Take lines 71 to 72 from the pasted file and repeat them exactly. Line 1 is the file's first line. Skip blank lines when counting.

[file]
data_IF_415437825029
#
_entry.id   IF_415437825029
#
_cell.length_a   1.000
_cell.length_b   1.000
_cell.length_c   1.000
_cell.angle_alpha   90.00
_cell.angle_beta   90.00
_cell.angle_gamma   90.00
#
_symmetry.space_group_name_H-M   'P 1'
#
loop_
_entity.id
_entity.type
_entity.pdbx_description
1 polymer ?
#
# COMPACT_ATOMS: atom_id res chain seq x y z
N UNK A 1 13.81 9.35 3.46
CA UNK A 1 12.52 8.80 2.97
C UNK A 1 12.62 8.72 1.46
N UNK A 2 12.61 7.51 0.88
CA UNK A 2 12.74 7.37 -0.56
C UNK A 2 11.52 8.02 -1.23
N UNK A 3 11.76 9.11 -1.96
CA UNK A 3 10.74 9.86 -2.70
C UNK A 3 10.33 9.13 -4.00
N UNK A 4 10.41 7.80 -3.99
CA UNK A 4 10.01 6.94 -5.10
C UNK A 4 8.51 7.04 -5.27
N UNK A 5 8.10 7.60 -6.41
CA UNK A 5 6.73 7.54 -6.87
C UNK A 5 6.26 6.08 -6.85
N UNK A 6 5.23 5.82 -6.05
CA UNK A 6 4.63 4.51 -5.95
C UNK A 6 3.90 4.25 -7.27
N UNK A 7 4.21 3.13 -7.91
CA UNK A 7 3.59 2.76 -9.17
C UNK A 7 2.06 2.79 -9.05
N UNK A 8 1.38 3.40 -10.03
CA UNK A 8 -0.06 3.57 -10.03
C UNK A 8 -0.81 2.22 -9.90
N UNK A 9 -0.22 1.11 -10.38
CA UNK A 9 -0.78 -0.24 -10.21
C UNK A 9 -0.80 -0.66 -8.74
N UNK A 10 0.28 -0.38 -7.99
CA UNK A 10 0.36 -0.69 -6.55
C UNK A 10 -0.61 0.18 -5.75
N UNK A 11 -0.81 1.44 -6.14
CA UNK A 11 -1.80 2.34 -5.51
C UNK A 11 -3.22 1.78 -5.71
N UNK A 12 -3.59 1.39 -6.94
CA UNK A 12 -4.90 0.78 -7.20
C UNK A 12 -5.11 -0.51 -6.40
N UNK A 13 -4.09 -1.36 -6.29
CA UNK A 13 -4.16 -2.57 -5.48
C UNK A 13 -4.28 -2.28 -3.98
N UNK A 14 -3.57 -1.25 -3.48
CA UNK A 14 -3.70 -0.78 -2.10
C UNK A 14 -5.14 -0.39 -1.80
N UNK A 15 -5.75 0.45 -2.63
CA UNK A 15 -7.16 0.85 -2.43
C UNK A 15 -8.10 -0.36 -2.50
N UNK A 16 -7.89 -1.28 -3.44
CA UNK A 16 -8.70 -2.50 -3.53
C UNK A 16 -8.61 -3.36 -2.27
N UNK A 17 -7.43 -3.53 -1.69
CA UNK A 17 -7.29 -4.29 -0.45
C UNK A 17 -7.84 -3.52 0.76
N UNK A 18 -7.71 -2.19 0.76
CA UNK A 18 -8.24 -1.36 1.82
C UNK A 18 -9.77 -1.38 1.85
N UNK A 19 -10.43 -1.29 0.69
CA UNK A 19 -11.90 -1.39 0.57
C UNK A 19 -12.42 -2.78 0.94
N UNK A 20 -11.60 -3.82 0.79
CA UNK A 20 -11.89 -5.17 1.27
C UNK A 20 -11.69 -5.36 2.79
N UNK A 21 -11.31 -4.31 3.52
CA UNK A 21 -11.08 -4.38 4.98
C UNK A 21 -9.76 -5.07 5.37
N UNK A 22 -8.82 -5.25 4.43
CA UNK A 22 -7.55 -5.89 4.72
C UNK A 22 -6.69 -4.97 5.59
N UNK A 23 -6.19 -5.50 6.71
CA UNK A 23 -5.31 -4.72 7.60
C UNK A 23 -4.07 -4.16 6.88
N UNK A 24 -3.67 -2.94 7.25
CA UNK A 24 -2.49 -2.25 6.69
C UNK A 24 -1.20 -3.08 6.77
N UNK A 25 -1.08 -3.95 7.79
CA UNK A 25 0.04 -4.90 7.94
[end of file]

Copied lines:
C UNK A 17 -7.84 -3.52 0.76
N UNK A 18 -7.71 -2.19 0.76